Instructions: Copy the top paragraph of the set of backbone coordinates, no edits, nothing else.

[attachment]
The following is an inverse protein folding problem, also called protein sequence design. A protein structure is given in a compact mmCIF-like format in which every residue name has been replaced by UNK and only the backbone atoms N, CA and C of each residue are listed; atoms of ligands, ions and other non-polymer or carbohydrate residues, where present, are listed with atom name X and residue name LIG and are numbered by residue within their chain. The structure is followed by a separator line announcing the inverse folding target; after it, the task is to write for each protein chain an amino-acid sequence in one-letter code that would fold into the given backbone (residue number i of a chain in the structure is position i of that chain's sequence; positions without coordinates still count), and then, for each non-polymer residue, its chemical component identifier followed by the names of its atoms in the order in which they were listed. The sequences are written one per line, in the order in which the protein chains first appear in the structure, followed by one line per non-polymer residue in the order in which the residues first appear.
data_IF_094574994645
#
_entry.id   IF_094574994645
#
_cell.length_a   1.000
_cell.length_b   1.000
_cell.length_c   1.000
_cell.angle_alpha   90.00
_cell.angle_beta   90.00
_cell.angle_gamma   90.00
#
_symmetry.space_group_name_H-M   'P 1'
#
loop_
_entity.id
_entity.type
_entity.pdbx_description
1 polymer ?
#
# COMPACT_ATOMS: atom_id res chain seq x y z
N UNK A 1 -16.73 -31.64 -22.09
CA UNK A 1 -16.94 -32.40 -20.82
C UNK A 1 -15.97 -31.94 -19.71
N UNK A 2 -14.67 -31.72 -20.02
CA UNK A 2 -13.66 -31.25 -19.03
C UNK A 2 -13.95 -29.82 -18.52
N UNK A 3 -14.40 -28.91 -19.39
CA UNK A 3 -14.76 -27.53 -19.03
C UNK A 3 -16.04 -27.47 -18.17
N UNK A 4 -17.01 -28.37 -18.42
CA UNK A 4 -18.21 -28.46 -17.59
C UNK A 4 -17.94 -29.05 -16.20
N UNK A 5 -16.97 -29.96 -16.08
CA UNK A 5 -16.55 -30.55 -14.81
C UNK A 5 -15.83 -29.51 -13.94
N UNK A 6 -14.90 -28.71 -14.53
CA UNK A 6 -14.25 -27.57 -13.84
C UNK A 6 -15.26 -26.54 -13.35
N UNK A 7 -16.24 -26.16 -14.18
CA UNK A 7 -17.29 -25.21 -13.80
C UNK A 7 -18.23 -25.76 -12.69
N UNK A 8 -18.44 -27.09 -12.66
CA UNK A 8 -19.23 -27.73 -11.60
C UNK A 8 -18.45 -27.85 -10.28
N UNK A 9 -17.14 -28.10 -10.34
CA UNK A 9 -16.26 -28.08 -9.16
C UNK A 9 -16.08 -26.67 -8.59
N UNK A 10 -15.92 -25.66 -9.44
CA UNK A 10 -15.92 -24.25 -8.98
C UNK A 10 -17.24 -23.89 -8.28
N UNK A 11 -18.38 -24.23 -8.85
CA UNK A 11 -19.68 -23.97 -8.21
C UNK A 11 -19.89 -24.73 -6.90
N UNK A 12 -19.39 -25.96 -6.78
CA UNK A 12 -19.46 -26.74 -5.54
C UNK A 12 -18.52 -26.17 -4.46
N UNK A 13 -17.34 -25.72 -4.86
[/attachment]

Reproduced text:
The following is an inverse protein folding problem, also called protein sequence design. A protein structure is given in a compact mmCIF-like format in which every residue name has been replaced by UNK and only the backbone atoms N, CA and C of each residue are listed; atoms of ligands, ions and other non-polymer or carbohydrate residues, where present, are listed with atom name X and residue name LIG and are numbered by residue within their chain. The structure is followed by a separator line announcing the inverse folding target; after it, the task is to write for each protein chain an amino-acid sequence in one-letter code that would fold into the given backbone (residue number i of a chain in the structure is position i of that chain's sequence; positions without coordinates still count), and then, for each non-polymer residue, its chemical component identifier followed by the names of its atoms in the order in which they were listed. The sequences are written one per line, in the order in which the protein chains first appear in the structure, followed by one line per non-polymer residue in the order in which the residues first appear.